By 1922 Interior officials in Dawson began to question the utility of having a sixty-five-year-old man on the staff of the Mining Engineer's Office. O.S. Finnie wrote to Ottawa encouraging that office to offer retirement to Henderson. Since the unique relationship established by the Privy Council to the "discoverer" was not fully defined, the minister hesitated to provoke any further controversy. Thus, Henderson remained on strength. In 1923, however, after pressure was exerted by members of the local community, Henderson applied for leave to go "outside," ostensibly to receive medical treatment. He had not been out of the Territory since 1904. After a time the request was approved and Henderson left for Vancouver Island. He sought the aid of George Black, Yukon M.P., to intercede on his behalf and appealed to remain in British Columbia for health reasons.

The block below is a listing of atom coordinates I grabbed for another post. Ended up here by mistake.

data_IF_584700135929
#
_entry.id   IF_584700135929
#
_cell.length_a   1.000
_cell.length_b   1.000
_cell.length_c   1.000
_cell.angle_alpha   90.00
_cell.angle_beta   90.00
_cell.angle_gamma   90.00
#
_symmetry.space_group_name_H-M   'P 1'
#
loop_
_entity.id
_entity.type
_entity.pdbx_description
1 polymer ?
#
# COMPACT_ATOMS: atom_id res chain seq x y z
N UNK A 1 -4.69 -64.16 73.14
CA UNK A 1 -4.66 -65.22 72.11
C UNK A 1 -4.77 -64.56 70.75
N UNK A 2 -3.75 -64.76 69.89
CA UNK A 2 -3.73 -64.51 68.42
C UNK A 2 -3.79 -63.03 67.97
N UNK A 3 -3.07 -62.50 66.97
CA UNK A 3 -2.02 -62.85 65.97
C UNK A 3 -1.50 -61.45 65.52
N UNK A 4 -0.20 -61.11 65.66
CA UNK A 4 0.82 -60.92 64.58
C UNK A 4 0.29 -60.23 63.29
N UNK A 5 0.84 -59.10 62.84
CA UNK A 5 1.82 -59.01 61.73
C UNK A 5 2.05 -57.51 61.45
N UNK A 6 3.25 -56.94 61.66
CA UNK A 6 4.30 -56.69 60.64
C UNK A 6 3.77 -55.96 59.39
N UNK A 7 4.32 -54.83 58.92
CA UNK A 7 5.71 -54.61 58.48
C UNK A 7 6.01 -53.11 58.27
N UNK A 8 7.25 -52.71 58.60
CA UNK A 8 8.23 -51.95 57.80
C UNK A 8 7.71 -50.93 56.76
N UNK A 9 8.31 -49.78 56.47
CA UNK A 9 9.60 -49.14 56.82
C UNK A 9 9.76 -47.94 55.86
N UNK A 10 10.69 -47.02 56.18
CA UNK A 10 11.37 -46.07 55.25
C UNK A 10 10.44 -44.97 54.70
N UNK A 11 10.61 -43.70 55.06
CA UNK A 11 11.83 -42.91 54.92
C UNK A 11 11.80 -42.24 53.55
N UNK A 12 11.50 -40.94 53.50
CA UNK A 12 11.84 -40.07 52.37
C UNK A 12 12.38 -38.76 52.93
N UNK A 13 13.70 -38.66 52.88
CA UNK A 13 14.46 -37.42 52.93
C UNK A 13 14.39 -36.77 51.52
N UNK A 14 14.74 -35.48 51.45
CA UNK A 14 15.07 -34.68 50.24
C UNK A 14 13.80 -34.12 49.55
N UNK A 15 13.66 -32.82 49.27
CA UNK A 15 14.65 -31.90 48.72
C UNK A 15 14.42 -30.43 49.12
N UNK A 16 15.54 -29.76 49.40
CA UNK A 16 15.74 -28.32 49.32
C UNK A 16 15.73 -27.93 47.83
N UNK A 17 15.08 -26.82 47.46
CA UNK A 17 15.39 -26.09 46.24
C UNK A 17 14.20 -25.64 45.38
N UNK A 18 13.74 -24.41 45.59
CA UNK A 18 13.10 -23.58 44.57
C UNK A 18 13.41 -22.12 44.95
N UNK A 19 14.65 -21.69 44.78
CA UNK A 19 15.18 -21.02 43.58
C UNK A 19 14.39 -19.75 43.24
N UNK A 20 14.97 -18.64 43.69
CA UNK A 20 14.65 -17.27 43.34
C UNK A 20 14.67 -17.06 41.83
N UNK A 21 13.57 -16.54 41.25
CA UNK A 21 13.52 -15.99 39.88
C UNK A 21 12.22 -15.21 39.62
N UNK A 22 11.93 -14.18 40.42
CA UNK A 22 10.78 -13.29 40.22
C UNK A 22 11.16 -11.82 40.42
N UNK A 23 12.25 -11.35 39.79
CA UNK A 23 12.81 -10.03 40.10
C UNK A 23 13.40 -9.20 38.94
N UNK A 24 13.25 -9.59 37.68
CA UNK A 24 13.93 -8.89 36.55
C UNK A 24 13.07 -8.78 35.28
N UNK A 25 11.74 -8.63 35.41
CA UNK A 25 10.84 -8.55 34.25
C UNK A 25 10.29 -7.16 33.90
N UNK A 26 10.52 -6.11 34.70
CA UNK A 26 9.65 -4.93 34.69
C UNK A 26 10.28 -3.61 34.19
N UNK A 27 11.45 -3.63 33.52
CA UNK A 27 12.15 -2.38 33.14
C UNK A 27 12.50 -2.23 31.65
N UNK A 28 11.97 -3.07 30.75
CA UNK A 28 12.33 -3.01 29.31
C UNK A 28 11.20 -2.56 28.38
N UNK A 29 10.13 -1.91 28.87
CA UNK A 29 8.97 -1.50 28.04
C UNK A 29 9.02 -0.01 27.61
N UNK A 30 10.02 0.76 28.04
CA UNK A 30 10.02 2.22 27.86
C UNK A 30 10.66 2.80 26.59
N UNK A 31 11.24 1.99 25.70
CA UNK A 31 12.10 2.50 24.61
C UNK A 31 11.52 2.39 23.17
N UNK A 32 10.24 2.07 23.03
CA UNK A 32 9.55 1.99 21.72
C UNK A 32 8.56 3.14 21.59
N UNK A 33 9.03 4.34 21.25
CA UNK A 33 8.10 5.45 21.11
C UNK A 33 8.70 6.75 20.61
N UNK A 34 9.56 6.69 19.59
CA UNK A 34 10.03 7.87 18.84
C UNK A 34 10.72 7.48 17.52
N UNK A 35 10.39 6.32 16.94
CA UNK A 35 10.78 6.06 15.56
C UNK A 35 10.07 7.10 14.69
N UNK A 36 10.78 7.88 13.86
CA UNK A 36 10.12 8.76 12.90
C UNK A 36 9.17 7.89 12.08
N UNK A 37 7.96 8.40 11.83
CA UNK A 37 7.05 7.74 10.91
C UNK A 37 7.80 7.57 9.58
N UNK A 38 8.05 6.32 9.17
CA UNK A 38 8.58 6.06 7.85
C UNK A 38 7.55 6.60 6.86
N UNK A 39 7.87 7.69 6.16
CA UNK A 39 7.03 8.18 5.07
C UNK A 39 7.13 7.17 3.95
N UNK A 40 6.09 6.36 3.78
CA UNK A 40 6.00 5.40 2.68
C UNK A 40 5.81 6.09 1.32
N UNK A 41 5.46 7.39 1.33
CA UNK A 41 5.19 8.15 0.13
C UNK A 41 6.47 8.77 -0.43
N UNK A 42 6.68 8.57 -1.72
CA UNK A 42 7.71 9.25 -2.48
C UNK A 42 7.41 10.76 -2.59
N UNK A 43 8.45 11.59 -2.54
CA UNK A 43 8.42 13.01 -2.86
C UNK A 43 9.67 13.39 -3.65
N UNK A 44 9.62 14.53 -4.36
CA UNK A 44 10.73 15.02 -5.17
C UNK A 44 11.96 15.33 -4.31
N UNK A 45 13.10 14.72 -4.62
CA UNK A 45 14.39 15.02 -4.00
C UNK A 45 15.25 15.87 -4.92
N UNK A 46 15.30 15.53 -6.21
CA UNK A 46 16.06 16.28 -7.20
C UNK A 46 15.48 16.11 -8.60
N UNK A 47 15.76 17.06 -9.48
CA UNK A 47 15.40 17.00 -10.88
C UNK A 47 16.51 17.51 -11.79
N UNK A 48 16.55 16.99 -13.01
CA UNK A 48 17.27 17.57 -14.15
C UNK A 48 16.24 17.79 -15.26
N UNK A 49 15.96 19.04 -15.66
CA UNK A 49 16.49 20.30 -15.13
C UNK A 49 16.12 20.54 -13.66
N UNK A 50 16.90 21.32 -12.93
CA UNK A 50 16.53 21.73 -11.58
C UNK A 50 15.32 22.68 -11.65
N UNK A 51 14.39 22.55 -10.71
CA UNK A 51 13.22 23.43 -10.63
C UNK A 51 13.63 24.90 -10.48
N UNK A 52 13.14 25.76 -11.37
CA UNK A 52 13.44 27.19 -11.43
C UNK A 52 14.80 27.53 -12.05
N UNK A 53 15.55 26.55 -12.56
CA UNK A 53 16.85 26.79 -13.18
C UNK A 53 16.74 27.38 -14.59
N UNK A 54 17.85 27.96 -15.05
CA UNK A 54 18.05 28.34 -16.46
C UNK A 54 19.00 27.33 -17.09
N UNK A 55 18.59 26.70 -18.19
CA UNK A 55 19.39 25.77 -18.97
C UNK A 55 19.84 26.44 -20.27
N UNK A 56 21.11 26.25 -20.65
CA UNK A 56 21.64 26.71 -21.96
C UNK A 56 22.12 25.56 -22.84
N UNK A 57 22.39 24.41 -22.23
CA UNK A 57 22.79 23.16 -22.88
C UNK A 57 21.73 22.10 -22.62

Woodhouse kept apprised of Henderson’s activities up to his own death in 1929. He never lost hope that some form of official recognition and financial compensation for Henderson would result from all of his agitation. In 1928 he led the fight to refute letters to the editor written by J.J. Walsh, a staunch defender of Carmack. The controversy emerged as a result of several anniversary events celebrating discovery as well as the fact-finding activities of the Historic Sites and Monuments Board. The Vancouver Province published a series of articles and personal letters exchanged between these two men are a study in myth bashing and character assassination. After the points of history were challenged and rebuked by each side the tenor of their exchange took on a level of vitriol normally exhibited by warring nations. In their minds they were fighting for true, historical accuracy and competing nationalisms. There was no quarter asked. The result of this public debate was increased confusion among most readers. Defenders of Carmack and Henderson rushed to support their respective heroes, others added the name of Skookum Jim to the list of contenders for the title of Discoverer. No clear winner emerged.